Chinese space station Tiangong-1, to fall back to Earth 'in days'

Scientist say debris from a defunct Chinese space station, Tiangong-1, which was put into orbit in 2011 as part of China's ambitious space programme could crash to Earth as early as Friday.

Tiangong-1 is China's prototype for a manned station in 2022 completed its mission five years after it was launched into earth's orbit.

Its reentry into earth's atmosphere is estimated to be between 30 March and 2 April. The time and place of impact is proving hard to predict as it is no longer controlled but most of the station is likely to burn up in the atmosphere.

The European Space Agency (ESA)  which has provided regular updates on the Tiangong-1, predicts re-entry "will take place anywhere between 43N and 43S" which covers a vast stretch north and south of the equator.

The ESA expects its predictions would be more precise close to the weekend.

Map marking the a broad strip north and south of the equator

In 2016, China announced it had lost contact with Tiangong-1 and could  therefore no longer control its direction, making predicting where it will end up difficult.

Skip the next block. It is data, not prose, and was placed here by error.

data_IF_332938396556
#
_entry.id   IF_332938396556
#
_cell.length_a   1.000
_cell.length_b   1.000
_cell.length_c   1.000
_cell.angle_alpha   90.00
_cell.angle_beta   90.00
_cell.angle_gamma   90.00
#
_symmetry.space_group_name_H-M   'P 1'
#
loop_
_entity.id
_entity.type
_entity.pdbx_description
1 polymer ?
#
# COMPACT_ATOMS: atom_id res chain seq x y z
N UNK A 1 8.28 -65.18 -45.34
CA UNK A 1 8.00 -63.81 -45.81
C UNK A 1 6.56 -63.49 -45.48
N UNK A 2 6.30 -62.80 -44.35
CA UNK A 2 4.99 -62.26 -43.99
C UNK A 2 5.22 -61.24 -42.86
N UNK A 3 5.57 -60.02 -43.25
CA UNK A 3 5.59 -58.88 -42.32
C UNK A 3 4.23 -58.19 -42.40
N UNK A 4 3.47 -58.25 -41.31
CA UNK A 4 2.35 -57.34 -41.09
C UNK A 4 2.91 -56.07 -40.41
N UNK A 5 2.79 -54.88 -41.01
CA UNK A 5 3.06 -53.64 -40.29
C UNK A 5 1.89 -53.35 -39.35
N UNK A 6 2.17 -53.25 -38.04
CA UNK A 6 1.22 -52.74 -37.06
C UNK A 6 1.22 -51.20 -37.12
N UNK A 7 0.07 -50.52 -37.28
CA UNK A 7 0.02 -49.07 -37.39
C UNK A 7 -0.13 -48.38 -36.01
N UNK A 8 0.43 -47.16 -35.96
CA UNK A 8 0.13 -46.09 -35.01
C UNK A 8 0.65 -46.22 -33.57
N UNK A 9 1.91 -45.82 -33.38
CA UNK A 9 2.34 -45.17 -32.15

-How will it crash?-

Deputy director of the Australian Centre for Space Engineering Research, Dr Elias Aboutanios told BBC, the station's rate of descent "will continually get faster as the atmosphere that the station is ploughing through gets thicker."

He said, "The station will eventually start to heat up as it gets close to 100km [from Earth]," leading to most of it burning up, adding that "it is difficult to know exactly what will survive since the makeup of the station has not been disclosed by China".

Mr Aboutanios said if that happens during night time over a populated area it "will most certainly be visible, like a meteor or a shooting star".

Is there cause to be worried?-

Speaking at a recent press briefing, the head of the ESA's space debris office, Holger Krag, told reporters "Our experience is that for such large objects typically between 20% and 40% of the original mass will survive re-entry and then could be found on the ground, theoretically."

"However, to be injured by one of these fragments is extremely unlikely. My estimate is that the probability of being injured by one of these fragments is similar to the probability of being hit by lightning twice in the same year."

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